On day 219, we followed a GR (Grande Randonée, the long-distance trails of France) path through the dunes. We couldn’t entirely enjoy the flora and fauna of this region, because all around us, shots could be heard. Agreed, hunters are only practising their hobby and are aware of hikers in their hunting grounds, but it gives you a strange feeling thinking about stray bullets and passing next to a man with a weapon in his hand.
On the way to the coast, we almost stumbled over hundreds of … bananas! They were still green, with black spots and the brand’s sticker on them, some were even wrapped in foil. How this shipment of unripe fruit arrived at the shore, remained a mystery to us, but it made for a couple of interesting theories. When we thought we had arrived at the sea, it was still far away from us. Tides are really strong in this region and we happened to walk at the beach at low tide, so a kilometer-wide strip of of wet sea ground separated us from the water. It was used as a spacious practice ground for race carriages and kite buggies, and we were able to cut some curves of our path.
When we were back behind the dunes, we followed the way in direction to Calais.
It’s hard to describe what goes through your head when you suddenly walk through a refugee camp, but here are Moiken’s first thoughts after we arrived in town:
The closest we got to “the refugee crisis” in our trip so far. Only we didn’t see the crisis, we saw people. Quiet, peaceful, some laughing, queuing up for shoes, brushing their teeth in front of makeshift tents, returning with their groceries from the supermarket 6 km away from the camp. We felt really stupid with our top-of-the-line hiking gear, crossing Europe by choice, not by necessity, heading towards a warm lunch in a nice restaurant, a bed in a cozy room.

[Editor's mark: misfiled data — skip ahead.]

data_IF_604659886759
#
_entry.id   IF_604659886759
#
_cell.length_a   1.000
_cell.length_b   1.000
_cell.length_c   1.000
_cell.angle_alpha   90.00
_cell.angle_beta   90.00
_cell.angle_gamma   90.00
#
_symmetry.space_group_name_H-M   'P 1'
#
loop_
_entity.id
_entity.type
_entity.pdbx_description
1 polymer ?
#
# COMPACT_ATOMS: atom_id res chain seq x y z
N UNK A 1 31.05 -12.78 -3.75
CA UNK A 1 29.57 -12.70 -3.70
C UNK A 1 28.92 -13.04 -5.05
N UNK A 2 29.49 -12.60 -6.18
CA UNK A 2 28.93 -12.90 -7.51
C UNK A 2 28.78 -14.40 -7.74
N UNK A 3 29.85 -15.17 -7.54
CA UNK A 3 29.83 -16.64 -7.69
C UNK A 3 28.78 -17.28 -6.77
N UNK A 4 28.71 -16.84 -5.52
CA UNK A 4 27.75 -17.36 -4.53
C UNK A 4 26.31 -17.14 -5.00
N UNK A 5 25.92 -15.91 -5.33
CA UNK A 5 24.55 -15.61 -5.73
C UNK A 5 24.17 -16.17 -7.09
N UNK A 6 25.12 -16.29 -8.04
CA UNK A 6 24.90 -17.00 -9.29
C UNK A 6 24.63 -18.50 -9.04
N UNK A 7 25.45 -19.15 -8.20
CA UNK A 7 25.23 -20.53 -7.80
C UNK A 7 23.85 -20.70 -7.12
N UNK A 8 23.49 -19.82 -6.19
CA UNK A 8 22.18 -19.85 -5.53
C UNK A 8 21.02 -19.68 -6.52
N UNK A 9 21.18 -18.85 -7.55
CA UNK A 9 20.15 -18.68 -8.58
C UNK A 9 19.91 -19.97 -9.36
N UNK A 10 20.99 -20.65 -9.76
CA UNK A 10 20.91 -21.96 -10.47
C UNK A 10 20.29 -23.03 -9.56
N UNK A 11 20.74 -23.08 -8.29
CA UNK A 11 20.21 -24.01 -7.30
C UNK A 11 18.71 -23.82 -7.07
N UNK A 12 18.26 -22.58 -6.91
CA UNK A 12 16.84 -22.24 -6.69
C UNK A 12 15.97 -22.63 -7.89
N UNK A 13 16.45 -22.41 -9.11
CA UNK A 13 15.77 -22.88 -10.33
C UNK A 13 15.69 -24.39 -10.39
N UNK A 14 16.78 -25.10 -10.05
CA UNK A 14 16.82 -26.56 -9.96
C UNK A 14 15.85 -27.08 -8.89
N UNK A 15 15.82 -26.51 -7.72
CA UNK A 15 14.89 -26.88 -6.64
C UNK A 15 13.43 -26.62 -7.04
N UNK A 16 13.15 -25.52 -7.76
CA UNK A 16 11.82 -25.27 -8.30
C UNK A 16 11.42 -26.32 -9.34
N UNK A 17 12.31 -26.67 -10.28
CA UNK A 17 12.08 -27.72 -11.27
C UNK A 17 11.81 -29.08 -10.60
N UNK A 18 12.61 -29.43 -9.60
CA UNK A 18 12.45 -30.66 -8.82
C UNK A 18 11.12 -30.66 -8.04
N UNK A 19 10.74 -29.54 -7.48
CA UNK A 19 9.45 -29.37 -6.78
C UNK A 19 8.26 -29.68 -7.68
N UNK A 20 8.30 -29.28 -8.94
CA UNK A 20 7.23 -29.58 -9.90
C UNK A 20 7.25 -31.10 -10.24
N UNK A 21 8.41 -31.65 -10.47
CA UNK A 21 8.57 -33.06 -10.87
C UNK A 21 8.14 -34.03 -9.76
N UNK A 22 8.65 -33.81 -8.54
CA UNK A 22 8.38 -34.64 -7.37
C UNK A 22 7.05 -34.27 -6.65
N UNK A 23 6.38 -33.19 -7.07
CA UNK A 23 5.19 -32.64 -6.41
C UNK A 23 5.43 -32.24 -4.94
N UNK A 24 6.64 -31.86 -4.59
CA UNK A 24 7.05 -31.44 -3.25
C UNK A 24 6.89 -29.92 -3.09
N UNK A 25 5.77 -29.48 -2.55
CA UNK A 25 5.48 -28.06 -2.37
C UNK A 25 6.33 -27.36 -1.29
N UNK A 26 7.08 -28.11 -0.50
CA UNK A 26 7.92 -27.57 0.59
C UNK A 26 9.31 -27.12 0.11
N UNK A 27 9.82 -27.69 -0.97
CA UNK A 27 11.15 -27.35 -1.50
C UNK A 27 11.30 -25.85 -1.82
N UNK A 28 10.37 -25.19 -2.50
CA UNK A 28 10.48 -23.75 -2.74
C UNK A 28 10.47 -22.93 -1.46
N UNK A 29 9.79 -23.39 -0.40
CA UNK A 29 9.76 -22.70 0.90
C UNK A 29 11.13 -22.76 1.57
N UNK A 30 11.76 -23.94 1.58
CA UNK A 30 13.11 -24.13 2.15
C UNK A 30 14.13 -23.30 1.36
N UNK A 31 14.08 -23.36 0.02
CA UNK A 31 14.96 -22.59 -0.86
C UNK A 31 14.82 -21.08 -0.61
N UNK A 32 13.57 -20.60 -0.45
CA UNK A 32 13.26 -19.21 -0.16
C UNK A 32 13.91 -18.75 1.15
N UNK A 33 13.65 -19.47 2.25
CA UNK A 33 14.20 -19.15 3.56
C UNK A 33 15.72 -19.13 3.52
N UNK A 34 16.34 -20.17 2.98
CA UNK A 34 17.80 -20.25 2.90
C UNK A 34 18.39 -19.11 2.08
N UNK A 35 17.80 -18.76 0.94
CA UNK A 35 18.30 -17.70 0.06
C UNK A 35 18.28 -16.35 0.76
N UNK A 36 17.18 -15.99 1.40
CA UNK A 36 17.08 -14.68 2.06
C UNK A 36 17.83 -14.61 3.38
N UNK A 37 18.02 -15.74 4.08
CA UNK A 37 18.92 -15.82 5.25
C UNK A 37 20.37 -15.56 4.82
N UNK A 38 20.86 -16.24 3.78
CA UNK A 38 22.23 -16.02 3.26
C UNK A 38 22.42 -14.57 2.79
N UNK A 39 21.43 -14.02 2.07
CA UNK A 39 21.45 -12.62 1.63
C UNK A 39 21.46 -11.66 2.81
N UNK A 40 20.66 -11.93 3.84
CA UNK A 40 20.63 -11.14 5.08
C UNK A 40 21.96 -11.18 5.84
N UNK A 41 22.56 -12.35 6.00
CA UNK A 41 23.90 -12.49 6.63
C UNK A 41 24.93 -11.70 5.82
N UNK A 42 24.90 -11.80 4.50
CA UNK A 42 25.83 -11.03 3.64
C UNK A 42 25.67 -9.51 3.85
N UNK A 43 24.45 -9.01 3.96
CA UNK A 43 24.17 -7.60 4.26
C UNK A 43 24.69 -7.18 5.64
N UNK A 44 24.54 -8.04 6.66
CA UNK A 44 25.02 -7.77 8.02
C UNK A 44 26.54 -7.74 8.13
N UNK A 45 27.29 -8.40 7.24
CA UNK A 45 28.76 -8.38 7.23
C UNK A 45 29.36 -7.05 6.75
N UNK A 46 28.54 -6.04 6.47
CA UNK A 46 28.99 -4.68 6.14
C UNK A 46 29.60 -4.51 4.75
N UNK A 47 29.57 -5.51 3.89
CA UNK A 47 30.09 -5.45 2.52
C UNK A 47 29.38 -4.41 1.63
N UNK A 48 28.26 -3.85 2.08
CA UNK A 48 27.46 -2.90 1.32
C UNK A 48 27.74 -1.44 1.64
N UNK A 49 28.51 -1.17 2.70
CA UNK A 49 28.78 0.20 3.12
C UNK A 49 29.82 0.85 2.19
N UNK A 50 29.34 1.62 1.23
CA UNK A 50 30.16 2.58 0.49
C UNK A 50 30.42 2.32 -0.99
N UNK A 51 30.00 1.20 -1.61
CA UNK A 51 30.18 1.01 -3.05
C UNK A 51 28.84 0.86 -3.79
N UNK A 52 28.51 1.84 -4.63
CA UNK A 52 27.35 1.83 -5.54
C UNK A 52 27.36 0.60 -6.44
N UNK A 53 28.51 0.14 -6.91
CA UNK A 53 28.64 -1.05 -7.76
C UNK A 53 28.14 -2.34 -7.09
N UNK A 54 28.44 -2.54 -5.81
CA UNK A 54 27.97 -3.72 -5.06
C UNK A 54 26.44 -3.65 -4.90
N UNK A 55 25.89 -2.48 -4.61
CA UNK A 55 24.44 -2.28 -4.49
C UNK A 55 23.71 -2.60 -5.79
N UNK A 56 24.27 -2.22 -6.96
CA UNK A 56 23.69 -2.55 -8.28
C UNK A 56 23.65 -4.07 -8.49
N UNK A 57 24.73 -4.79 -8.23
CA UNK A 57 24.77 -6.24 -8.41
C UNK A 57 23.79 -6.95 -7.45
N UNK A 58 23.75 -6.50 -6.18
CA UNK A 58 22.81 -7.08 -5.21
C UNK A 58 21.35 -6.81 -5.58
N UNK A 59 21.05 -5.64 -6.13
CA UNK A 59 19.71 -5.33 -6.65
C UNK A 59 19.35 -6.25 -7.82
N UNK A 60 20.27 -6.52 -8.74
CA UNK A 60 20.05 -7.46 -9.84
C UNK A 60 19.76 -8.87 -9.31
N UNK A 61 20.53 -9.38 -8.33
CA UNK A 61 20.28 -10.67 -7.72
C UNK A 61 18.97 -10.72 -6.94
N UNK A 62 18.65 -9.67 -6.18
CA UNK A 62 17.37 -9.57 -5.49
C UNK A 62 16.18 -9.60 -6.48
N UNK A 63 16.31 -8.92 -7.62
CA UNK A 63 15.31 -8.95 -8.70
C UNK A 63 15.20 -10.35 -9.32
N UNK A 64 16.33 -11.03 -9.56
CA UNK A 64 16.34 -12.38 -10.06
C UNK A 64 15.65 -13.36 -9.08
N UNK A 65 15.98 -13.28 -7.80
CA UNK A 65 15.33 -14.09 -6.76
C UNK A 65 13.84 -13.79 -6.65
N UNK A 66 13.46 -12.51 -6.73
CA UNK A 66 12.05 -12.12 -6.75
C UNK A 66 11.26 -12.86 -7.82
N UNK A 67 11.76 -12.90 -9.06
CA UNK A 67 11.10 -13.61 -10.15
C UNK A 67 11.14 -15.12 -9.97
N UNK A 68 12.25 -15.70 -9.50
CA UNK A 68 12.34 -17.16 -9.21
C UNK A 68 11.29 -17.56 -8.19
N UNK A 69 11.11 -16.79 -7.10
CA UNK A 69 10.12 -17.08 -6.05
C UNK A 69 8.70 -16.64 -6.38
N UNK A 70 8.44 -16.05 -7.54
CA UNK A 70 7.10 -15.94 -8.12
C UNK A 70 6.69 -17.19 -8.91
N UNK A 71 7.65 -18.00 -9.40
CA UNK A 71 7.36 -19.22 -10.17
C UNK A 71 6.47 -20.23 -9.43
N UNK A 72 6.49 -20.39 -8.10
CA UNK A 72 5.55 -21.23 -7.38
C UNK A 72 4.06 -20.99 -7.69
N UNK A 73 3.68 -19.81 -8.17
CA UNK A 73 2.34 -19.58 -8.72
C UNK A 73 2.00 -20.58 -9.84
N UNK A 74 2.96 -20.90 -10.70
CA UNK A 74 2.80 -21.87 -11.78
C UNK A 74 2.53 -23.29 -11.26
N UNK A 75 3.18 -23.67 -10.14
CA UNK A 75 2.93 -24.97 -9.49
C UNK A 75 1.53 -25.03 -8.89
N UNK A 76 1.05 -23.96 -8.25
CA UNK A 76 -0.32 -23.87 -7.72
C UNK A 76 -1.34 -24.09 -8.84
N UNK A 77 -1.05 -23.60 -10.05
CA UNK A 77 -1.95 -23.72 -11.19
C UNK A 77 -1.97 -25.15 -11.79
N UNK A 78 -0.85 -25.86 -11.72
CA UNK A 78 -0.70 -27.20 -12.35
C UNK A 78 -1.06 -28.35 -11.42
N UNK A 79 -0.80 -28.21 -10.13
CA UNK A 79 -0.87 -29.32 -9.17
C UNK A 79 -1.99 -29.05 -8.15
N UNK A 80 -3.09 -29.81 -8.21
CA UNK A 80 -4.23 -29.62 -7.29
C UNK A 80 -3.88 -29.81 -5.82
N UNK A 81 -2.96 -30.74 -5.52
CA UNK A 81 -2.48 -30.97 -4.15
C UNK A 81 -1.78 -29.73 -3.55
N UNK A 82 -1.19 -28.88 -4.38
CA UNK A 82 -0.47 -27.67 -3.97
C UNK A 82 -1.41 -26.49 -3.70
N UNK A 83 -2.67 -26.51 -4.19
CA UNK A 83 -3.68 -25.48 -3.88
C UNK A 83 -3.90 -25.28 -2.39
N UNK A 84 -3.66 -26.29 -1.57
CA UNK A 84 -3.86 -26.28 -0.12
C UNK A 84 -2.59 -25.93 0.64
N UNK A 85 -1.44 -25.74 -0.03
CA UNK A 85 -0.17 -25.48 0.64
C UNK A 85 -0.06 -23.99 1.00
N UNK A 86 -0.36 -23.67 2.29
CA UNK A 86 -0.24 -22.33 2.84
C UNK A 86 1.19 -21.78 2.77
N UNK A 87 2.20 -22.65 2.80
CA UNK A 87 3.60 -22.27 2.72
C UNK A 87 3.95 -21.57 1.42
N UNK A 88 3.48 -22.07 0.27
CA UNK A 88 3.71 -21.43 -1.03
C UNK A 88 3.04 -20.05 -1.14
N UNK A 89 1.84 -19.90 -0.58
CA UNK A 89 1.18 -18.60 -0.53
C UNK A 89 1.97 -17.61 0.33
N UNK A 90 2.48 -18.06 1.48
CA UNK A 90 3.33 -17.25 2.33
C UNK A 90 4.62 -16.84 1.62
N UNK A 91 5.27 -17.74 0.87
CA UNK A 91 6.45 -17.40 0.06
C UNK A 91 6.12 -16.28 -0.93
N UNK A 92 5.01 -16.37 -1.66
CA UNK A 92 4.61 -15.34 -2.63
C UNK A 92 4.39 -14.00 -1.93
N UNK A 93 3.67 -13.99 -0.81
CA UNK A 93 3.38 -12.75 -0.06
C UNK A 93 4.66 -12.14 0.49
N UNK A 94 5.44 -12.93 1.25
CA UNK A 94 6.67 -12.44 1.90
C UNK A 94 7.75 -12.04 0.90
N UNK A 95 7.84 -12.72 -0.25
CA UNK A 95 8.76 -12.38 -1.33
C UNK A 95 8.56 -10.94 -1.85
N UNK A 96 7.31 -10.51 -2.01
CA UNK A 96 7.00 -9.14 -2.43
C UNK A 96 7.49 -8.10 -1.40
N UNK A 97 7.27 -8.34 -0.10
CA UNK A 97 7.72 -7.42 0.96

Life is good to us and hopefully will continue being, but this is not many people’s reality.
After we had settled into our room, Moiken went out to do some laundry, so we would arrive in the UK with clean clothes. All machines in the laundromat were full, and there was no space to sit down. Of course, the refugees have to wash their clothes somewhere, so they walk about an hour into town to take care of that. The moment a machine became available, a young man helped me put my laundry inside and didn’t give me a chance to buy washing powder. “Here, use mine”, and before I could say anything, the machine was running in the desired cycle. While we are all waiting for our laundry, I was offered snacks and had a chat with a group of refugees. They told me where they were from and asked me the same question, only to reply: “Ah, Germany! I really would like to live there. What brings you to Calais?”
I just couldn’t tell them that we had left our home and quit our jobs to walk through Europe, because we felt like it. I also avoided mentioning that we would be taking the ferry to Dover the next day.